While other prototypes are looking to fill Concorde’s shoes, such as the XB-1, it’s becoming very likely that the next decade will bring the answers we’re looking for. The answer lies in turning supersonic flight into the norm rather than an exclusive niche.
The Concorde was exceptionally expensive to operate, and while it was profitable – British Airways made £1.75 billion ($2.4 billion) in revenue against £1 billion ($1.37 billion) in cost – truth is aviation turned to far more efficient models, even if at the expense of speed.
But here we stand in a whole new era of mobility. Electric mobility in the ground and the air, combustion engines propelled by sustainable fuels, optimised and driven by Artificial Intelligence while powered by 100% green energy – these are all exciting solutions to old problems.
Here, we mention huge premises, but none yet at the tipping point where they can be implemented with the strength and speed we wish – and must demand. Supersonic private jets will surely be at the spear’s head regarding early adoption, but the technology has to be there.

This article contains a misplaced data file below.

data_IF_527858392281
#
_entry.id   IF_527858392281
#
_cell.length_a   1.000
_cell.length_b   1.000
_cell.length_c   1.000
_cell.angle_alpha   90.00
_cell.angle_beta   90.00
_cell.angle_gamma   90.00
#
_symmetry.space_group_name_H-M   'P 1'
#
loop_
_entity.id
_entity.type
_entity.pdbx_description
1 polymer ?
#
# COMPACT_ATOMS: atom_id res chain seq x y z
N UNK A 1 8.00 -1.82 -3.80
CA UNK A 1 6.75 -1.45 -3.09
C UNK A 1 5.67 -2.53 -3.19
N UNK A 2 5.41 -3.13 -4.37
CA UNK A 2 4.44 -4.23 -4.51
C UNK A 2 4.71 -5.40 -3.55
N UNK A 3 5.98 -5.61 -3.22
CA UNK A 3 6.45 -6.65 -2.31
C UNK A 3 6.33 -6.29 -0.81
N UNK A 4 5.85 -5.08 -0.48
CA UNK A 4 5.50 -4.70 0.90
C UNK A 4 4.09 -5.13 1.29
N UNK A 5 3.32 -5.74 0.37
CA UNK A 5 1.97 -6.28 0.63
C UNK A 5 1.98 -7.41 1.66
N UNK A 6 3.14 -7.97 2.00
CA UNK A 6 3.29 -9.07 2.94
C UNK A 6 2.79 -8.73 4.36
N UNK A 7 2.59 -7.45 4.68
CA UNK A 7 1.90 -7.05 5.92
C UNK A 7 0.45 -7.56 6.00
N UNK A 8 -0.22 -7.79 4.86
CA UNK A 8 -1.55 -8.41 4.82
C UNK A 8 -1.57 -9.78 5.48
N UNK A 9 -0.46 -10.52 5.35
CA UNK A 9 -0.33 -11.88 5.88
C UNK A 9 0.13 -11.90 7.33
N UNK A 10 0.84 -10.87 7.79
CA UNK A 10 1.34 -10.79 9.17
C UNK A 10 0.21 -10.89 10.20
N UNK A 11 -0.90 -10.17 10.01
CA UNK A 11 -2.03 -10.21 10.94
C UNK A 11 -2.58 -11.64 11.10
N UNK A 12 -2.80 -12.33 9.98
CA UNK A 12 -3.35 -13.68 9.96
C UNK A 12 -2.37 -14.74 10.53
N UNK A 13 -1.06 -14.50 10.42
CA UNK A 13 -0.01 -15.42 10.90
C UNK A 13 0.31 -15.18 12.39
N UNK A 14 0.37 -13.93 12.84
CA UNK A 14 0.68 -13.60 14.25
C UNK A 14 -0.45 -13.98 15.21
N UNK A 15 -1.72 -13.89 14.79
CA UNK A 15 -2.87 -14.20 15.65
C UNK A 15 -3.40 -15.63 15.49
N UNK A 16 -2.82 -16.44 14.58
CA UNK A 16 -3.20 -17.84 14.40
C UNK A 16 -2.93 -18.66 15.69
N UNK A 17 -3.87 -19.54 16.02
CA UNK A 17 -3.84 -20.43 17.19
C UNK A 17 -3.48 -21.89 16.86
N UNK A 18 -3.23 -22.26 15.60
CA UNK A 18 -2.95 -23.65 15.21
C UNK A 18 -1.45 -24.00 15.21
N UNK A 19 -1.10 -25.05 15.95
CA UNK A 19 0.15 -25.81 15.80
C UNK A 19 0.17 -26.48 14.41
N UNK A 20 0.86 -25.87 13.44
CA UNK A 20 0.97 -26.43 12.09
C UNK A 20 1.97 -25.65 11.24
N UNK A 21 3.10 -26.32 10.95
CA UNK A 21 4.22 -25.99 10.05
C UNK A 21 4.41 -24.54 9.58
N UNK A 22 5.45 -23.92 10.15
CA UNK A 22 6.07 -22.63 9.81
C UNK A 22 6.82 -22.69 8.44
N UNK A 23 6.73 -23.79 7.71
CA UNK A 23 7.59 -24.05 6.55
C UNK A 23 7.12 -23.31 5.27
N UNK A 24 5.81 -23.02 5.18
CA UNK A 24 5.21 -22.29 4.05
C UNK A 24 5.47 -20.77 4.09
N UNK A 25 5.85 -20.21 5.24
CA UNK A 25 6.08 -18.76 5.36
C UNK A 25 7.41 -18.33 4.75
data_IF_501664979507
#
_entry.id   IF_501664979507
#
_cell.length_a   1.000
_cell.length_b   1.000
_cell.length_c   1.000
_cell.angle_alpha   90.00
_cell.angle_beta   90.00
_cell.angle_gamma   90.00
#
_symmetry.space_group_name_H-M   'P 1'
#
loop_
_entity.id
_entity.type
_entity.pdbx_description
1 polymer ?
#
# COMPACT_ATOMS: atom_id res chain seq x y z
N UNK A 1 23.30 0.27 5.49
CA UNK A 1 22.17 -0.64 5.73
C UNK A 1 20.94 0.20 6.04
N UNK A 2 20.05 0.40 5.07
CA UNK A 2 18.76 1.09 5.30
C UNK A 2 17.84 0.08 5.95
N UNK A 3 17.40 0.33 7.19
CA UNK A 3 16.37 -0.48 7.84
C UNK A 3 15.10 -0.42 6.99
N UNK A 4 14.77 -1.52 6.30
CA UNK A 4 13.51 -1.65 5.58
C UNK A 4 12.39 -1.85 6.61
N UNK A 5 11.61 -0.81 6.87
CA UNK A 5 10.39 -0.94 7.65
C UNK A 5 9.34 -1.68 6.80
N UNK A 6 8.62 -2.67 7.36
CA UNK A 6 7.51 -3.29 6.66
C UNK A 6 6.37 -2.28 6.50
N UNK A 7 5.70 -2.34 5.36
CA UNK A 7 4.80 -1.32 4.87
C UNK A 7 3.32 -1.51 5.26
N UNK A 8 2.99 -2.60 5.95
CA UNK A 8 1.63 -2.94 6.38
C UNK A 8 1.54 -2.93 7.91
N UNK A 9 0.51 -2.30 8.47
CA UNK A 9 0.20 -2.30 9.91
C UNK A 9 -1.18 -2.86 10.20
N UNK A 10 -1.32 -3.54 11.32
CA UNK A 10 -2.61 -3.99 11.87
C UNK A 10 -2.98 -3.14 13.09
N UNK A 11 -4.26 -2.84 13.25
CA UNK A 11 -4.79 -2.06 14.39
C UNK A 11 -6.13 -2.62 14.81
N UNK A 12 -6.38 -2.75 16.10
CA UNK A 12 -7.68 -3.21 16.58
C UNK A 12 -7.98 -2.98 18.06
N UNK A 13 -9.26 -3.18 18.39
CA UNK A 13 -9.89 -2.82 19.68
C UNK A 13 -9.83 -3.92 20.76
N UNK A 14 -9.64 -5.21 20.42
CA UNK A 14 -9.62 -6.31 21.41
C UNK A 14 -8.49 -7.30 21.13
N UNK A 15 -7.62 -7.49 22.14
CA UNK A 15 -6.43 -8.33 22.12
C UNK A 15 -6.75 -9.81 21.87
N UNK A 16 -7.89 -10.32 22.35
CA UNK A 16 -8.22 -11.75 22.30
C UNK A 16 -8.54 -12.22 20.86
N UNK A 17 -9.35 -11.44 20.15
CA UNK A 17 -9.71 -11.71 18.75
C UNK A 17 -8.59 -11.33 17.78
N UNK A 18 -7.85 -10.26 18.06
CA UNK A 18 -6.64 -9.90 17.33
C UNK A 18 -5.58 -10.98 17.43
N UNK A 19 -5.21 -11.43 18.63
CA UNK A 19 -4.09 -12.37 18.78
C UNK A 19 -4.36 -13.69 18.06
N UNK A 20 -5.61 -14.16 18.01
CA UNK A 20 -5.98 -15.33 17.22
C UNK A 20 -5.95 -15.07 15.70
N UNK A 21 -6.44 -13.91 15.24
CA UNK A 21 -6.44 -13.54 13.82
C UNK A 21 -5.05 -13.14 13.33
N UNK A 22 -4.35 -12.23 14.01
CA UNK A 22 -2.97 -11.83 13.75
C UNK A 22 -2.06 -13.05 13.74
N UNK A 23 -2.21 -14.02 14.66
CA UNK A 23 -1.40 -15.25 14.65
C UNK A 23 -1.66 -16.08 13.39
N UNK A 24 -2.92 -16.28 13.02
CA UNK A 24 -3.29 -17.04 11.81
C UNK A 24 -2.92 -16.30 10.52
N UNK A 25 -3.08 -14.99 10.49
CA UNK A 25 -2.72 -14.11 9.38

And while recently we’ve brought you the applications of technology to create the first Air Taxis, a supersonic EV private jet is a dream in the making. Again, projects such as the XB-1 and X-59 might bring some answers, but electric battery weight/energy capacity makes it a complex equation.
Airlines such as easyJet took the pledge to help bring a commercial 100% electric aircraft to the market, along with Wright Electric. Recently, the airline changed its focus to hydrogen, which may pave the road for others to follow.
And while in late 2023 it’s still hard to realise what the definitive answer(s) are, one thing’s for certain: aviation keeps moving at high speed to achieve our era’s greatest dreams. These include supersonic flight and net-zero emissions.